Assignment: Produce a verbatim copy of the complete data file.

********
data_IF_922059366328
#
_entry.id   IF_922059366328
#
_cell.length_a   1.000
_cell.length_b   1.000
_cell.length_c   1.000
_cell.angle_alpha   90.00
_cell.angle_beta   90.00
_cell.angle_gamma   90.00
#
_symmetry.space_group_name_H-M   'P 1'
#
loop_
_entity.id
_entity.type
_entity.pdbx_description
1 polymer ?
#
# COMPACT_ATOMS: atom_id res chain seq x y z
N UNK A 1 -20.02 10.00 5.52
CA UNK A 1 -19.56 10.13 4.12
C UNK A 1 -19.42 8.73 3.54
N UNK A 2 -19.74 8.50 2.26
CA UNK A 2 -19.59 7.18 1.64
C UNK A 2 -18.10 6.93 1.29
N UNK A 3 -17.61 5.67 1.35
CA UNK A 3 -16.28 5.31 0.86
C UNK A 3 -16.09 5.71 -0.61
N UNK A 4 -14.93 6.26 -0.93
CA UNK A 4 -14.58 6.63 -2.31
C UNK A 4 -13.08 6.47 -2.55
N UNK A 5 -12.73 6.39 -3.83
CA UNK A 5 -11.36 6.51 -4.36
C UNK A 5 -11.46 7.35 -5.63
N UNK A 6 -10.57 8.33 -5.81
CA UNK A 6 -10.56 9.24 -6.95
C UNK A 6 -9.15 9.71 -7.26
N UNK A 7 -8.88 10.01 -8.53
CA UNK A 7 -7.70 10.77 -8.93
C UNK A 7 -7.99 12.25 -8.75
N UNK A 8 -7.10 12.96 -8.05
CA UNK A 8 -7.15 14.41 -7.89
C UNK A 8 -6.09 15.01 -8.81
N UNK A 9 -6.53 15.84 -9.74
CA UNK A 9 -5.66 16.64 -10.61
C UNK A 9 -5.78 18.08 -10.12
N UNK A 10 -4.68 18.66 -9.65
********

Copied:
data_IF_922059366328
#
_entry.id   IF_922059366328
#
_cell.length_a   1.000
_cell.length_b   1.000
_cell.length_c   1.000
_cell.angle_alpha   90.00
_cell.angle_beta   90.00
_cell.angle_gamma   90.00
#
_symmetry.space_group_name_H-M   'P 1'
#
loop_
_entity.id
_entity.type
_entity.pdbx_description
1 polymer ?
#
# COMPACT_ATOMS: atom_id res chain seq x y z
N UNK A 1 -20.02 10.00 5.52
CA UNK A 1 -19.56 10.13 4.12
C UNK A 1 -19.42 8.73 3.54
N UNK A 2 -19.74 8.50 2.26
CA UNK A 2 -19.59 7.18 1.64
C UNK A 2 -18.10 6.93 1.29
N UNK A 3 -17.61 5.67 1.35
CA UNK A 3 -16.28 5.31 0.86
C UNK A 3 -16.09 5.71 -0.61
N UNK A 4 -14.93 6.26 -0.93
CA UNK A 4 -14.58 6.63 -2.31
C UNK A 4 -13.08 6.47 -2.55
N UNK A 5 -12.73 6.39 -3.83
CA UNK A 5 -11.36 6.51 -4.36
C UNK A 5 -11.46 7.35 -5.63
N UNK A 6 -10.57 8.33 -5.81
CA UNK A 6 -10.56 9.24 -6.95
C UNK A 6 -9.15 9.71 -7.26
N UNK A 7 -8.88 10.01 -8.53
CA UNK A 7 -7.70 10.77 -8.93
C UNK A 7 -7.99 12.25 -8.75
N UNK A 8 -7.10 12.96 -8.05
CA UNK A 8 -7.15 14.41 -7.89
C UNK A 8 -6.09 15.01 -8.81
N UNK A 9 -6.53 15.84 -9.74
CA UNK A 9 -5.66 16.64 -10.61
C UNK A 9 -5.78 18.08 -10.12
N UNK A 10 -4.68 18.66 -9.65